Sign up to TorahFax


Thursday, Iyar 17, 5781 (32nd day of the Omer)/ April 29, 2021


One of the mitzvot in this week's Parsha, Emor, is the prohibition to slaughter a cow and her calf on the same day. It applies when slaughtering the animals to eat or for a sacrifice in the Holy Temple.


One might think that this is due to the Torah prohibition not to cause suffering to any animal and having the calf killed together with the mother is great torture for the animal.  However, this prohibition applies even when the calf is not slaughtered in front of its mother.  


Q.  What is the reason behind this prohibition?


A.  According to the Holy Zohar, the reason for this prohibition is so that we ourselves should not become insensitive and develop bad character traits.


Our sages tell us that one of the character traits in which the Jewish people excel is mercy ("Rachmanut").  The Talmud says that one can identify a descendant of the Patriarch Abraham by the fact that he or she is merciful to others. 


The Torah prohibition of "Tzaar Baalei Chayim" - "Not to cause suffering to animals" is very strict.  The Torah commands us that when one sees an animal weighed down under a heavy load, that person must help to ease the animal's burden. Also, according to Jewish law, one is not permitted to eat before feeding their animals.  The animal must be fed first!


Our sages also say, "Whoever shows mercy for G-d's creatures will in turn cause heavenly mercy upon themselves.”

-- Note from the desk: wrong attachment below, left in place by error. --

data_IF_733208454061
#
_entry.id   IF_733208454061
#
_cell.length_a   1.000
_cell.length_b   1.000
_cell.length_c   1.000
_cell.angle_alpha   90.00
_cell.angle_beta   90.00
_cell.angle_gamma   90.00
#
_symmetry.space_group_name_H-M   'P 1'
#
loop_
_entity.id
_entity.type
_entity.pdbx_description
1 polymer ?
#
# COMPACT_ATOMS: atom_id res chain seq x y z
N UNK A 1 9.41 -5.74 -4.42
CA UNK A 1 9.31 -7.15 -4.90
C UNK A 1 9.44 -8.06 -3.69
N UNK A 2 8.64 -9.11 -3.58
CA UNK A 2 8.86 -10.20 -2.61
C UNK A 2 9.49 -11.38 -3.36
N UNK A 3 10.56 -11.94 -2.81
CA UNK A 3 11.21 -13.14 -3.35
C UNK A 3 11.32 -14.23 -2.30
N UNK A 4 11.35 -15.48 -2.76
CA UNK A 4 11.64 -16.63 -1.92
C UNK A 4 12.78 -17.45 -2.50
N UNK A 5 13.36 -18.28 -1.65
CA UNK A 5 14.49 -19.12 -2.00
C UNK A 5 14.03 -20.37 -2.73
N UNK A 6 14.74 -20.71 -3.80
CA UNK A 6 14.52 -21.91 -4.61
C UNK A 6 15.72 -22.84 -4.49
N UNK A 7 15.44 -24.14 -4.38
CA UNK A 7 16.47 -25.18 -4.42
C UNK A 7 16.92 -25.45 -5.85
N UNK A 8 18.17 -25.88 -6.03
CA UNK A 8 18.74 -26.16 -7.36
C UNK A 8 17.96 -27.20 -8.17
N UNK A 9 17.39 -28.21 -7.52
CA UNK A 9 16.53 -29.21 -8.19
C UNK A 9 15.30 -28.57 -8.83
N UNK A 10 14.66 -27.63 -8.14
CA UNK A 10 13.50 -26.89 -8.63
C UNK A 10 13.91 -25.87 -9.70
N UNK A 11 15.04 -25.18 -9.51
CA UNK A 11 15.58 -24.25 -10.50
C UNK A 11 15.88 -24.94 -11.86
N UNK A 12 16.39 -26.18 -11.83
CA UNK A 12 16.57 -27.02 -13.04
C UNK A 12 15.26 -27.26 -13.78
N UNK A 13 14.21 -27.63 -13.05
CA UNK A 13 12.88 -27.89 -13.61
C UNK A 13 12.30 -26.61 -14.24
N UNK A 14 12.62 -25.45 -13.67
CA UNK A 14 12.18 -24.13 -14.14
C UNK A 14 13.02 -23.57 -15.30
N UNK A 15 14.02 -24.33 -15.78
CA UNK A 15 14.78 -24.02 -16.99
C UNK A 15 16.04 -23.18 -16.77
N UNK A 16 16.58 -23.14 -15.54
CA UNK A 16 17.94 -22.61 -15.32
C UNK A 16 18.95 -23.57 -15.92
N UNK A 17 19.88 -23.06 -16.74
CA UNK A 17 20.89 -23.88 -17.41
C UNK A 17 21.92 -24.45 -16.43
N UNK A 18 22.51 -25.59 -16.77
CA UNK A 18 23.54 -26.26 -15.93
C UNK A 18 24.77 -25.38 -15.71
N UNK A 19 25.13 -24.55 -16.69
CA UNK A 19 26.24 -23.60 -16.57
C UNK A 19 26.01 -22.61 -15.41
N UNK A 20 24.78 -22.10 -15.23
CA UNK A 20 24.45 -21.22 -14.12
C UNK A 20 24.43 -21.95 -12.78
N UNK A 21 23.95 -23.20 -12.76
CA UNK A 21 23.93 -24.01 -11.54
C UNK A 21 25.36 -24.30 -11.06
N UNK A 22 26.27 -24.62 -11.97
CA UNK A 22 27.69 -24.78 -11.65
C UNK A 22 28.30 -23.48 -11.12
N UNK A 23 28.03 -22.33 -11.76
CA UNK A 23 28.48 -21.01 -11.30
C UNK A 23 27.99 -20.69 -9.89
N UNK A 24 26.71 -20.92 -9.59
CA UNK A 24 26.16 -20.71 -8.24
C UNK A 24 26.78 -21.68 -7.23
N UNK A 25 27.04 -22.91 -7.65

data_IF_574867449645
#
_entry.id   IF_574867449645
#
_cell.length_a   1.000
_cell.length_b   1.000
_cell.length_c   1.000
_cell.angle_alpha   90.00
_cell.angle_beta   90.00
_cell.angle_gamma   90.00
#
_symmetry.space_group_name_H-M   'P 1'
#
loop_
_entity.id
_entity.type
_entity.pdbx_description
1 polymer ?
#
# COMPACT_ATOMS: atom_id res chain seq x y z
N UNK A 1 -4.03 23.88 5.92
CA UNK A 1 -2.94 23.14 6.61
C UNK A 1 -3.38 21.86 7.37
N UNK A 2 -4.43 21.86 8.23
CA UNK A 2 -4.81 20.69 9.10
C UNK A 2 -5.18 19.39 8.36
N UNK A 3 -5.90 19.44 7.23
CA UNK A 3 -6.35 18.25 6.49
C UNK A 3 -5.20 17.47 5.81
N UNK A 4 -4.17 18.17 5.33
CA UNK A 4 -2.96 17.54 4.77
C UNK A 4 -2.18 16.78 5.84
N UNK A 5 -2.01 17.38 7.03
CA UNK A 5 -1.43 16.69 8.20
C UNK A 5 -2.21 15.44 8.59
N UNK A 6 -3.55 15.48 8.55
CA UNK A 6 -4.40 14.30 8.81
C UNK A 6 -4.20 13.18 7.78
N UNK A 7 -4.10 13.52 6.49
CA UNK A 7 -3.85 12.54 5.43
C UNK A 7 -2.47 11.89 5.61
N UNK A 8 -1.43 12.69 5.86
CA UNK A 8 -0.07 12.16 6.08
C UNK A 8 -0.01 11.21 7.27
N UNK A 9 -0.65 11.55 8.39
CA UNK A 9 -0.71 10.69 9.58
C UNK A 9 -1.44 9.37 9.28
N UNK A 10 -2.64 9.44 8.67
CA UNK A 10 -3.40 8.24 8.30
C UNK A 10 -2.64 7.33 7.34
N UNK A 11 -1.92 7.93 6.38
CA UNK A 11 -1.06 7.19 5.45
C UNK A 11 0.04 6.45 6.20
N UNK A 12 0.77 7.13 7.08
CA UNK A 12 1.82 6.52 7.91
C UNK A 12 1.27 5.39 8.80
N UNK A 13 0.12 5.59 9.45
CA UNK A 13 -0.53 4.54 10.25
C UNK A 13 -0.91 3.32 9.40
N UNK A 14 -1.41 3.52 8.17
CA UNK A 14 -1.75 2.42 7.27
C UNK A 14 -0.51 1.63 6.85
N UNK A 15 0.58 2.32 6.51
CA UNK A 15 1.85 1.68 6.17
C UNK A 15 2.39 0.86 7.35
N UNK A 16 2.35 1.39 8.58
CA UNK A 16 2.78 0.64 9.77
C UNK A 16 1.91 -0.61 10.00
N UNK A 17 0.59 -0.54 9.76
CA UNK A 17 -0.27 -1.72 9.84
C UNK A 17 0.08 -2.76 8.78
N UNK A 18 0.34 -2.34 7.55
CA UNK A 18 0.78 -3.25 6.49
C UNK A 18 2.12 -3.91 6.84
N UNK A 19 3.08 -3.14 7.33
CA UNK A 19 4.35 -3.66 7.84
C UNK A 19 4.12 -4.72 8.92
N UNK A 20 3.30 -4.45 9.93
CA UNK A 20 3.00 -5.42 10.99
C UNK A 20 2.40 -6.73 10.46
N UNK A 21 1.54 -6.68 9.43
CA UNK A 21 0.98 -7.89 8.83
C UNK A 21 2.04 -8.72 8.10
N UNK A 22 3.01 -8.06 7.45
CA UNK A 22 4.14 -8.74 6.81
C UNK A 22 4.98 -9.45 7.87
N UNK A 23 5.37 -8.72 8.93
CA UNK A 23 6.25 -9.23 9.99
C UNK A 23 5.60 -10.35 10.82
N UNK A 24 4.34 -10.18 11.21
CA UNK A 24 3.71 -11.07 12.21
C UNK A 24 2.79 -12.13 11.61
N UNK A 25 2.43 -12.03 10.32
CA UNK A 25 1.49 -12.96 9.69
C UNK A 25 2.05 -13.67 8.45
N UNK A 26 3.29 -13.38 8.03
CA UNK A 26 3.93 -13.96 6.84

Similarly, Rabbi Chayim Palagi says, “When a person is in distress or sick, he or she should make it a point to be kind to animals, like feeding birds or other animals.  Our mercy on G-d’s creation, invokes G-d's mercy upon us.


The Talmud tells a story about Rabbi Yehuda Hanasi, compiler of the Mishna, that for many years he suffered great physical pain as a punishment for not coming to the aid of a calf that ran under his coat while being led to the slaughter house.


Then, one day when he saw the maid in the house chasing away little kittens, he ordered her to stop.  He told her that just like G-d's mercy is upon all His creation, so too, we must have mercy upon all creatures.  As a result of this kind act, Rabbi Yehuda's illness disappeared and his pain was gone.


Tonight, (Thursday night & Friday) is Lag B’Omer (33rd day of the Omer). It is a very important day in the Hebrew calendar. On this day, a plague which killed thousands of Rabbi Akiva’s students, stopped. It is also the yartzeit of the saintly Rabbi Shimon bar Yochai. In Israel and in the Diaspora, Covid permitting, people will be celebrating with parades, outings, picnics and bon fires to commemorate this special day.